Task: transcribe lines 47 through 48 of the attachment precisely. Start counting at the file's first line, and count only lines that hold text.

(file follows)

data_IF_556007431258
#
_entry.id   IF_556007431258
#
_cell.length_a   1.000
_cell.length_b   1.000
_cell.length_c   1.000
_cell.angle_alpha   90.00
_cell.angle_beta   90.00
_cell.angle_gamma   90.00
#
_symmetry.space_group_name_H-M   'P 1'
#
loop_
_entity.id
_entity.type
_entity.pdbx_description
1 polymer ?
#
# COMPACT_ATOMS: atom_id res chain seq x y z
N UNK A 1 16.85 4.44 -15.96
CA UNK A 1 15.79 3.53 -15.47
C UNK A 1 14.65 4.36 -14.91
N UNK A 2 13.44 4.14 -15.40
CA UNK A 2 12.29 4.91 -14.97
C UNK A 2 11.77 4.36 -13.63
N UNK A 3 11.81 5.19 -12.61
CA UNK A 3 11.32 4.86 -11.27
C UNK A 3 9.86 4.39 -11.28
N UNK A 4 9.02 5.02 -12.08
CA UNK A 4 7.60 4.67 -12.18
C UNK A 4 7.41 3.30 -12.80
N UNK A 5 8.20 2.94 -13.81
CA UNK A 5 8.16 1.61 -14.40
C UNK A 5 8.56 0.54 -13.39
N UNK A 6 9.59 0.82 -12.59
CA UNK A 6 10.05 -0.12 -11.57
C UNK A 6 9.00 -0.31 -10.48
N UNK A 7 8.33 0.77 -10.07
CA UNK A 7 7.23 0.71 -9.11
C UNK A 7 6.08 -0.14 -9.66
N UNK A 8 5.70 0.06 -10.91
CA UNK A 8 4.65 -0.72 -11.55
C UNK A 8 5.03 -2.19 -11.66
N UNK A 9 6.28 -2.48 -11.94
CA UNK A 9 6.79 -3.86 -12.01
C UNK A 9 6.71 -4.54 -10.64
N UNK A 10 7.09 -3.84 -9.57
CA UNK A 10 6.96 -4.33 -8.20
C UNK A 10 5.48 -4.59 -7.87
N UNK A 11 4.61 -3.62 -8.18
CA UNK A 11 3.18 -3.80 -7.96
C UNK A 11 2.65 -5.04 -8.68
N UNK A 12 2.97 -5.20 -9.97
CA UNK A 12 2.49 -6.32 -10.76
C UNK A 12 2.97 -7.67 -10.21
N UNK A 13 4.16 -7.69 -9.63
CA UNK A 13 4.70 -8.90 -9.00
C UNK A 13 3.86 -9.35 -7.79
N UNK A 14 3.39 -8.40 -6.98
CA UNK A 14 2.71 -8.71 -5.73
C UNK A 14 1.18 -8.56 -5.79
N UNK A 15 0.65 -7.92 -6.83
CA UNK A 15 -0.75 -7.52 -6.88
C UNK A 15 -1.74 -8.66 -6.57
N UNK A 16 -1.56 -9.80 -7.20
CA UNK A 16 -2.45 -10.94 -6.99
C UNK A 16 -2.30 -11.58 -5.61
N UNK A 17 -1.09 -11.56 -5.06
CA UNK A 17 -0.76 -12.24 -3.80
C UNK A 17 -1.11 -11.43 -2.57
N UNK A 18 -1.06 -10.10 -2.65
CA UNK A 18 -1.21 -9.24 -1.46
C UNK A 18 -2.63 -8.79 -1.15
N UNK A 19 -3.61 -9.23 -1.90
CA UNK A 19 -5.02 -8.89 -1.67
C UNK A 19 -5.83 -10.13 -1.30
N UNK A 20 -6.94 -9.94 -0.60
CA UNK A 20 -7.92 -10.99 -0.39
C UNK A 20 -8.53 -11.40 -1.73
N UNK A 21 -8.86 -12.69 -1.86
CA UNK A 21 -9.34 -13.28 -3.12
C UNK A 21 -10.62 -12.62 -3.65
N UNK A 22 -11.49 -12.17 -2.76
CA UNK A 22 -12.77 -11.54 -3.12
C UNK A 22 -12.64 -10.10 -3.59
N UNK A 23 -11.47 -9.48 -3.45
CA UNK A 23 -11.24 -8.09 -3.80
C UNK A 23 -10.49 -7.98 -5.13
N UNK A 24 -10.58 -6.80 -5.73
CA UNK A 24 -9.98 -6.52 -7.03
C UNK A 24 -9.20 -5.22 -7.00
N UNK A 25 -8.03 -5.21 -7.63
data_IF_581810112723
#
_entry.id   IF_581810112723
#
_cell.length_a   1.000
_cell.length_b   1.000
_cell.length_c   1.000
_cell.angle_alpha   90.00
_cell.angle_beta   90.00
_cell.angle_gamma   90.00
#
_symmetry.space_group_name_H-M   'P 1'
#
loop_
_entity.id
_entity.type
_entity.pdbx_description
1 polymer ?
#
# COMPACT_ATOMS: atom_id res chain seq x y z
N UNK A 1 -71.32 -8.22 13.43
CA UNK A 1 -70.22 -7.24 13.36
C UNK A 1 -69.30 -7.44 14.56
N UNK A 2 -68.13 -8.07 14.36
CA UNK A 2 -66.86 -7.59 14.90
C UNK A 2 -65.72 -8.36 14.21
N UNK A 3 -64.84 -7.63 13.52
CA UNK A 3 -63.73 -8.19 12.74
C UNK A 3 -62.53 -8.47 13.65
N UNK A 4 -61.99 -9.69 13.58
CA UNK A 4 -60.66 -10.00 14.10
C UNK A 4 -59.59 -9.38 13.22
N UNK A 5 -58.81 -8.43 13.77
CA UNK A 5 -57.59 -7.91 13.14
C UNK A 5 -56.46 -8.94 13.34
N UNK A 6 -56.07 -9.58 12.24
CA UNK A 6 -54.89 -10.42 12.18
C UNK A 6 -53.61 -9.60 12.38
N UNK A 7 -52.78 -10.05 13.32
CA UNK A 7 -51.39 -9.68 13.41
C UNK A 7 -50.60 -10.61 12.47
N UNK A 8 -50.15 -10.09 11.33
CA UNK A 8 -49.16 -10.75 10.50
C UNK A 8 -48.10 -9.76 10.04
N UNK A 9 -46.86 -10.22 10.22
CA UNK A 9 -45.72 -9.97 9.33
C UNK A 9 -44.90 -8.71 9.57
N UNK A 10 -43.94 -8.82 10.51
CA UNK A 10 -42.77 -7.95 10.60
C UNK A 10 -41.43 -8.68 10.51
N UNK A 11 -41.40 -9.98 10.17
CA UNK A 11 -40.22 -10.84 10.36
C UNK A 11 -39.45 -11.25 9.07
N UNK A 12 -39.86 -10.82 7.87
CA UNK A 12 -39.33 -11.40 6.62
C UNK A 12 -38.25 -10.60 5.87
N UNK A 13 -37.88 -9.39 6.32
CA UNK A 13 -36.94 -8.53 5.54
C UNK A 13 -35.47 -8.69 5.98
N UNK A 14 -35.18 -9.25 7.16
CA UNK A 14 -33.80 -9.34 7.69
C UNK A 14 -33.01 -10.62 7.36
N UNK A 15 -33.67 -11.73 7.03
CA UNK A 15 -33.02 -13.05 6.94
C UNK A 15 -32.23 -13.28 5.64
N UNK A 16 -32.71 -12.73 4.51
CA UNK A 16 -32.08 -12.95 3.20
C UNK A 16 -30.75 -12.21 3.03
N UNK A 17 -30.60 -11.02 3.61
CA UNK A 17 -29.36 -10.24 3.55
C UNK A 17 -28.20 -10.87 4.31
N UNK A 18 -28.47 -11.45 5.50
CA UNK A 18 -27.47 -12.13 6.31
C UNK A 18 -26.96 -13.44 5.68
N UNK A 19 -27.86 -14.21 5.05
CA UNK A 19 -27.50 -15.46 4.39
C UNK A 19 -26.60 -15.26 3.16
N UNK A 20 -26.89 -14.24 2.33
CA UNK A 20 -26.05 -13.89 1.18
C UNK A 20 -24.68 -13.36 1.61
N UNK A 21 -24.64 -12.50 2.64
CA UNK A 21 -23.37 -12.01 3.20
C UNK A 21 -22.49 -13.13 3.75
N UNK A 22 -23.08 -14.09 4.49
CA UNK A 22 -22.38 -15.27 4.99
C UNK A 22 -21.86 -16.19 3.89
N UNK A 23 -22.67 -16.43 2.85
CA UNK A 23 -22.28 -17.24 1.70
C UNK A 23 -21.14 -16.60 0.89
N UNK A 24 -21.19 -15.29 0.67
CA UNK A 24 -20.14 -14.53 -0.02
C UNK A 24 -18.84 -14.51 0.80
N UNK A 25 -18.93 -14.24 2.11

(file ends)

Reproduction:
C UNK A 9 6.71 -4.54 -10.64
N UNK A 10 7.09 -3.84 -9.57